I understand that long ago, this is the way things were in the states. We had gourmand proprietors that took up the jobs that their parents had and their parents before them. Butchers' kids became butchers. Bakers' kids became bakers. You get the point. I would posit a guess that the foods from those small shops was higher in quality by a large margin, though likely with the accompanying higher price.
My new mission in life when we return is to seek out the small places that have the higher quality foodstuffs that make meals more pleasurable. I already know there's a butcher like that in Alexandria. To higher quality food and the small businesses that sell them!
In the comments, make suggestions as to those places inside the Beltway where such quality can be found. Merci!
Thursday, July 8, 2010
It isn't so much that I don't want people to perceive me as an American. On the whole, I'm proud to be one. Are there aspects of our culture I'd love to change? Absolutely.
Just as when my neighbors say something to me in typically broken English, I would like the opportunity to try my hand with broken French. Last night at dinner, the waitress afforded us that opportunity. An older woman, I doubt that she has much patience for rude tourists that expect her to speak another language. She was slow and patient, and we were able to order our meal.
She, a French caprese salad, something that resembled roast pork, and a slice of chocolate tart. Moi, bean soup, boeuf provencale, and sorbet (two flavors: framboise & cassis!) I reckon it's the kind of place that only locals go to, despite Frommer's recommendation. Several people asked us questions in French as we sat at our sidewalk table outside.
Today, I resolved to do even better. It's the little things that peg you as a local or not. The tiny customs. How people greet one another. How they cross the street. How to get off the Metro train at your stop. Today, I tried to scoop all that information up and then some!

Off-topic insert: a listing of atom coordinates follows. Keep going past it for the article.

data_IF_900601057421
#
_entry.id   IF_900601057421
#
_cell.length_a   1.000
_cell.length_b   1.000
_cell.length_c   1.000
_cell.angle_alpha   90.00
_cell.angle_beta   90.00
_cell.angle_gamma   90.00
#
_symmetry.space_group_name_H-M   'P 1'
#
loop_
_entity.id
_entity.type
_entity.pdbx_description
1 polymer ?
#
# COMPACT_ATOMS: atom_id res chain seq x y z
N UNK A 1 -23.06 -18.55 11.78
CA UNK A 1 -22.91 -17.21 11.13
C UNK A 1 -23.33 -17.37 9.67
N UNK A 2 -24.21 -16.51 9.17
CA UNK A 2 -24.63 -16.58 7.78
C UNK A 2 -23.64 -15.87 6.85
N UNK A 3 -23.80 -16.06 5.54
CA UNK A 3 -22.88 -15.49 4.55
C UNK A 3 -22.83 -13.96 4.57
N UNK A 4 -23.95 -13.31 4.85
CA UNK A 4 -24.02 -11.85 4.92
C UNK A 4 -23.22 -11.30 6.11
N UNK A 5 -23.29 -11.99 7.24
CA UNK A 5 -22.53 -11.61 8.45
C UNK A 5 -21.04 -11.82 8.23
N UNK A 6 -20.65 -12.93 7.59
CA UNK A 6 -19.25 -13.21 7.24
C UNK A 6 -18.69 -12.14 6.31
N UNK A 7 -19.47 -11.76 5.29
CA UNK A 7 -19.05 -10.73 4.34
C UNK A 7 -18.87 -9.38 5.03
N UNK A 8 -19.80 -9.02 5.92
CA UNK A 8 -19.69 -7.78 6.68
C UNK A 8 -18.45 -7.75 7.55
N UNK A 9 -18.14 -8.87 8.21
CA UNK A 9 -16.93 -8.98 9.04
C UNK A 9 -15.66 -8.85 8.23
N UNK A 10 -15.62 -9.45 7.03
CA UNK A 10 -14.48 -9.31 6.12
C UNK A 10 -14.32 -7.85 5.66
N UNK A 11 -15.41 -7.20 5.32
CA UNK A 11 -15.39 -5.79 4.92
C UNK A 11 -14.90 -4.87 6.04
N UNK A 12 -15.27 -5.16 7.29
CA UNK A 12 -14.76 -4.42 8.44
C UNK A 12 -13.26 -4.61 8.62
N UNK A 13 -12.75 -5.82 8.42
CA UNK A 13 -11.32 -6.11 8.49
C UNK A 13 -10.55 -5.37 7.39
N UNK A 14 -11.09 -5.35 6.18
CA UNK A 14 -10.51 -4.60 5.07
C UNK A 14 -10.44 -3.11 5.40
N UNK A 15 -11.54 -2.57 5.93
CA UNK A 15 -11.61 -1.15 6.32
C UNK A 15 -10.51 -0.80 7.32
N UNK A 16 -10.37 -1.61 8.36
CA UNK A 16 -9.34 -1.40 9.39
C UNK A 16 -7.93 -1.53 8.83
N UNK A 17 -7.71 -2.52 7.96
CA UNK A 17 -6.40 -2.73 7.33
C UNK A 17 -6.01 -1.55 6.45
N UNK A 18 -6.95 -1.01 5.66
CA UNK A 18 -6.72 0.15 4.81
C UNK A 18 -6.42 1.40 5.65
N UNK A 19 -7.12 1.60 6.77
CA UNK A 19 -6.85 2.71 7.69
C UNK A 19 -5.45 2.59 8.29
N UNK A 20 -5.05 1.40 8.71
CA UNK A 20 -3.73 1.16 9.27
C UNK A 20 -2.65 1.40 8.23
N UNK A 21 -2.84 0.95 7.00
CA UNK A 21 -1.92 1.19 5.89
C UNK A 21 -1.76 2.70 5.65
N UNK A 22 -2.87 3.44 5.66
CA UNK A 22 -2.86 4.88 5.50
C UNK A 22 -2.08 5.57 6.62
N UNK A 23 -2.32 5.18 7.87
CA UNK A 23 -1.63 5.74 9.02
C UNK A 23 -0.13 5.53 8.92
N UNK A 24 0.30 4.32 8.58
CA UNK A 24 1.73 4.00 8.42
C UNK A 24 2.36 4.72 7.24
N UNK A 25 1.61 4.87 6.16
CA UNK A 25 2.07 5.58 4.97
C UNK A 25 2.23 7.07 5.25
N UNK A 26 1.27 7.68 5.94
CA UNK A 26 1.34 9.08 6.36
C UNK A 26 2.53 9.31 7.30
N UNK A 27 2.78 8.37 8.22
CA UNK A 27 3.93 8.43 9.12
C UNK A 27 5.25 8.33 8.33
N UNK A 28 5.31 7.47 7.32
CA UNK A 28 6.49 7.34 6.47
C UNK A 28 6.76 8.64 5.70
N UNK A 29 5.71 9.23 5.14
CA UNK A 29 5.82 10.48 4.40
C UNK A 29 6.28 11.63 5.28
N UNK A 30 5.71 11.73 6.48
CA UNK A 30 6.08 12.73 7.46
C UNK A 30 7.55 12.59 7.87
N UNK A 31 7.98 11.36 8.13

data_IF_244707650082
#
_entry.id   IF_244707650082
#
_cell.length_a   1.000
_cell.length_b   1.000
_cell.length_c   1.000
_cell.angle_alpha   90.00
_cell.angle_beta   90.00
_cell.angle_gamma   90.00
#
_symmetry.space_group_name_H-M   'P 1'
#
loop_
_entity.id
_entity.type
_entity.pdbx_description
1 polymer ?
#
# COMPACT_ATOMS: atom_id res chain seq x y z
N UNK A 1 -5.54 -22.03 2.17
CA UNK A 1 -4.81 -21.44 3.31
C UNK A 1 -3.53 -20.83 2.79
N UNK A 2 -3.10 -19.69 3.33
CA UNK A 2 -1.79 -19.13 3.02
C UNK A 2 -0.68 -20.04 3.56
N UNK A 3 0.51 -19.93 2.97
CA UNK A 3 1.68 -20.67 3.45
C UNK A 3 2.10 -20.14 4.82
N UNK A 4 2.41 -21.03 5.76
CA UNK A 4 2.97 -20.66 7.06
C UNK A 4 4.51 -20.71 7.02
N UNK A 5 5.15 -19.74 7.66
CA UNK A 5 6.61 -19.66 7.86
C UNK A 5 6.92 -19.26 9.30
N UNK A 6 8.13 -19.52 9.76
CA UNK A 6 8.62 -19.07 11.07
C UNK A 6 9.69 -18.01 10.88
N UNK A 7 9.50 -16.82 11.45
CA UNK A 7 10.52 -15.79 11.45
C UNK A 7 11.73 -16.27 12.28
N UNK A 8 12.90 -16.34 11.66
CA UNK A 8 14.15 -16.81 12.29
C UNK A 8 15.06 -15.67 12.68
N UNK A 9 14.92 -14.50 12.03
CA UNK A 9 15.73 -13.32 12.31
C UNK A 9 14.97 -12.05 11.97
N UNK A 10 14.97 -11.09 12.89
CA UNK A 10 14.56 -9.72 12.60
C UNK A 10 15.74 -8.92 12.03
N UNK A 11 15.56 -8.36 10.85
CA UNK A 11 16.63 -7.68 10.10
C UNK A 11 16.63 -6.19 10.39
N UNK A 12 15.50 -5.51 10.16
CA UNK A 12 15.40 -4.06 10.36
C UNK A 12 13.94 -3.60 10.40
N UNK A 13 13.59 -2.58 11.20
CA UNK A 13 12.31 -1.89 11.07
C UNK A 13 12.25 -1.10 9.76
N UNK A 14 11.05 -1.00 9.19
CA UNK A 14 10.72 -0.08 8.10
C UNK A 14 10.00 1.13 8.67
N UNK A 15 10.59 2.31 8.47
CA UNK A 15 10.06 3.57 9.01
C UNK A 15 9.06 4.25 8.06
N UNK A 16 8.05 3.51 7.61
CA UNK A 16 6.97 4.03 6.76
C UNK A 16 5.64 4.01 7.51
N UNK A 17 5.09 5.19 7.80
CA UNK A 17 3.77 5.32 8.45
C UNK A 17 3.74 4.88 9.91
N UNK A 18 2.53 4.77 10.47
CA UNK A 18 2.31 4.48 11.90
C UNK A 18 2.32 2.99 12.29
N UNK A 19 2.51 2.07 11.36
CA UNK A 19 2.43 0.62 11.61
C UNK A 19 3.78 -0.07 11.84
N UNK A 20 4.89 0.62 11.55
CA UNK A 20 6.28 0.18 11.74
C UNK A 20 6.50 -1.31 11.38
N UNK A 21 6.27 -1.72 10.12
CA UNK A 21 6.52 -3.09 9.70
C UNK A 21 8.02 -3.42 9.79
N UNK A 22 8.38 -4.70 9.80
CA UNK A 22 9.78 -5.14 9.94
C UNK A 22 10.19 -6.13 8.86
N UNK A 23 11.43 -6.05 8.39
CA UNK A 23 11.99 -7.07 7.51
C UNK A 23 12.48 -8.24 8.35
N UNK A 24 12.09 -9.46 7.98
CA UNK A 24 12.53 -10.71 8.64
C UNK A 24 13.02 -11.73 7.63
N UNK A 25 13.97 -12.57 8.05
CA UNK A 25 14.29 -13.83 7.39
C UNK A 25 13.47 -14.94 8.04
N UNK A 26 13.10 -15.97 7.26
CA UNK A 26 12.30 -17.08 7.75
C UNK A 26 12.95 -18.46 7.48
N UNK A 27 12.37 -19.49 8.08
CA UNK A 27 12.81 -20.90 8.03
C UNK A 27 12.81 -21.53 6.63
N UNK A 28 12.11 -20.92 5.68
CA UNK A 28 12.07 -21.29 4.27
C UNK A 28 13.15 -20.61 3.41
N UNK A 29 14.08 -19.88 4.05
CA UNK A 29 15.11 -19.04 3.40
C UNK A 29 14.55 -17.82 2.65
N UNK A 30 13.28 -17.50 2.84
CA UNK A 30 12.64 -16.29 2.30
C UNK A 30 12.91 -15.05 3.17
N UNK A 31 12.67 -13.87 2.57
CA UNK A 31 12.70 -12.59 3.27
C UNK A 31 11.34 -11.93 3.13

We were able to order breakfast and lunch, mostly in French. Good thing too because the boulangerie for breakfast is right across the street from our apartment in the Quartier Latin. I believe we'll be in there again. That baguette was the best I've ever had...with soft camembert to boot!
Tomorrow, a ride through the French countryside to Giverny. I'll continue with the picture taking opportunities. I believe I'll try my hand at some more intentionally out of focus shots, in homage to Monet. Impressionistic photography if you will.
Wednesday, July 7, 2010
There, now that's out of the way. Post on that when we return from La Ville de Lumieres. See? I'm not so bad when I can write it down. Perhaps I should just carry around a whiteboard and dry erase marker, so my utter lack of French skills would be less evident.
In any case, we left on our trip woefully underprepared to deal with the language barrier. We can both speak passable Spanish and have reverted to it when our minds are overwhelmed with not understanding the French going on around us.
Well, it seems that way. I think what's most likely happening is I fumble for a French phrase I've just tried to read in the travel book. I get a response that is gibberish to my ears. "Uh..."
The morning we left, I read a blog post by an American expat living (or who has lived) in Korea. She made several good points about living abroad and Americans in general when they are there. I hope my perspective changes on this first trip abroad.
Quick anecdote before we head to dinner after 9pm..excuse moi, 21:00.
We found a fruit stand around the corner from the apartment we rented. I wanted to buy some fraises, but I was hesitant to go to the clerk. While waiting, an American in a Spain soccer jersey walked up and asked where a particular street was. His question seemed phrased ok, and I was able to understand him. Speaking slow helps me when I have context. An older French gentleman standing nearby answered him in French.
Frenchman tries again, "Se habla espanol?"
A shake of the head. Frenchman laughs, and asks, "How about English?"
Relief washes over American masquerading as Spaniard's face. They sent him on his way. The way they saw him must've been the way the waiters saw us at the cafe this afternoon. Only my attempt at French was immediately discounted and traded for English with nary a thought by our waiter.
Off to try again. Au revoir!